Background: Laparoscopic sleeve gastrectomy is commonly performed using multiple ports. The quest to minimize surgical trauma has led to the development of single port laparoscopy, which has been shown to be a safe, less-invasive method of performing a variety of abdominal surgeries. We describe the feasibility and safety of single port sleeve gastrectomy (SPSG) for morbid obesity at an academic affiliate of a university hospital. Methods: A total of 25 patients undergoing elective SPSG were compared with a demographically similar contemporaneous cohort of 9 patients who underwent standard multiple port laparoscopic sleeve gastrectomy. The data collected included the operative time, narcotic consumption, duration of patient controlled analgesia use, subjective pain scores, and length of stay. Results: The patients undergoing SPSG experienced significantly less pain at 1 hour postoperatively (P =.039). No statistically significant difference was found in pain between the 2 groups at 12 and 24 hours (P =.519 and P =.403, respectively). The quantity of narcotic use (P =.538), duration of patient controlled analgesia use (P =.820), and length of stay (P =.571) were not significantly different between the 2 groups. The operative time for SPSG was 118 minutes versus 101 minutes for multiple port surgery (P =.160). Conclusions: SPSG is safe and feasible for selected patients. The patients undergoing SPSG reported significantly less pain at the first postoperative hour. No significant differences between the 2 groups were seen in any of the other postoperative parameters.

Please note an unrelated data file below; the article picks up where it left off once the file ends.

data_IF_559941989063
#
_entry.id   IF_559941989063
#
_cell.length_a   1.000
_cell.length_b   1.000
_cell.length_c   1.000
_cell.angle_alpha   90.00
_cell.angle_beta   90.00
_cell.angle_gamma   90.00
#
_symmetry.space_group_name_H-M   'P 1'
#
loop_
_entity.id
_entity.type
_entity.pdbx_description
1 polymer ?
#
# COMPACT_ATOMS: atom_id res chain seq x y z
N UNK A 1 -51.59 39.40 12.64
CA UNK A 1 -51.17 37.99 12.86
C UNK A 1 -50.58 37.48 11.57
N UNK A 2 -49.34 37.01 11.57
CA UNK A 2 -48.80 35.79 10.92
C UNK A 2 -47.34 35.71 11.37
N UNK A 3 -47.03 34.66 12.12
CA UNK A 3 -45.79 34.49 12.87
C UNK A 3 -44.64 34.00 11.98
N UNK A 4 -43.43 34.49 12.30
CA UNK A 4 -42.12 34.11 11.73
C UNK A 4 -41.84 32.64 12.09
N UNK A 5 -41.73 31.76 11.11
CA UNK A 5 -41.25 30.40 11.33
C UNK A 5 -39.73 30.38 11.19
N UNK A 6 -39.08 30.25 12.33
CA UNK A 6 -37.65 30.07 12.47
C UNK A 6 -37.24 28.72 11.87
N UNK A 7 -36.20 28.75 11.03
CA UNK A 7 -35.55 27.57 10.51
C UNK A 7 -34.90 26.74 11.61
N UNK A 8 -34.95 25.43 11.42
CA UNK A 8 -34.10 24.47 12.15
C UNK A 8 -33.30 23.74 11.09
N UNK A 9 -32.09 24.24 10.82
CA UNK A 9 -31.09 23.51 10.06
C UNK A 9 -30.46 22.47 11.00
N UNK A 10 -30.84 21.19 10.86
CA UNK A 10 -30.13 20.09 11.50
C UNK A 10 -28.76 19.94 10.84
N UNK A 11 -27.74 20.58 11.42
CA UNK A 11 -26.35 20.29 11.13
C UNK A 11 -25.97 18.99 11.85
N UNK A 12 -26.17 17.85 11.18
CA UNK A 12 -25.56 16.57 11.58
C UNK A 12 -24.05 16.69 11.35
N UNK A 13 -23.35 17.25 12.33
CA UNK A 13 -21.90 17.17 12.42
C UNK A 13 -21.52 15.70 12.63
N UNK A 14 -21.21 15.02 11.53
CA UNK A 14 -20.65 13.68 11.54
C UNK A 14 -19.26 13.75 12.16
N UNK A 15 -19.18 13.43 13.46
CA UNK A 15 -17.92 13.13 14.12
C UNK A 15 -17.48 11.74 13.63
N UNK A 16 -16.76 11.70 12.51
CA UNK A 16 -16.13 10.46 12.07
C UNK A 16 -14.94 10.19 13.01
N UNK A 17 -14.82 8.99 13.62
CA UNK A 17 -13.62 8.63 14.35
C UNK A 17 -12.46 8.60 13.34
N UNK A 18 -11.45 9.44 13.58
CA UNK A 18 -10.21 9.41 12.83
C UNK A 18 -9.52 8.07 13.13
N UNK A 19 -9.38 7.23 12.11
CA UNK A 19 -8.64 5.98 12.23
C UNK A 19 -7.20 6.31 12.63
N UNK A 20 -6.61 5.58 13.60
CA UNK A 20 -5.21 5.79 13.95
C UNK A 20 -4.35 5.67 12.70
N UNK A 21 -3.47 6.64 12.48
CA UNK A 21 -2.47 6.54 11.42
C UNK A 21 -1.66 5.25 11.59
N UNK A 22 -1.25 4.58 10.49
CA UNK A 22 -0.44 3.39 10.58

- Laparoscopic sleeve gastrectomy
- Single incision
- Single port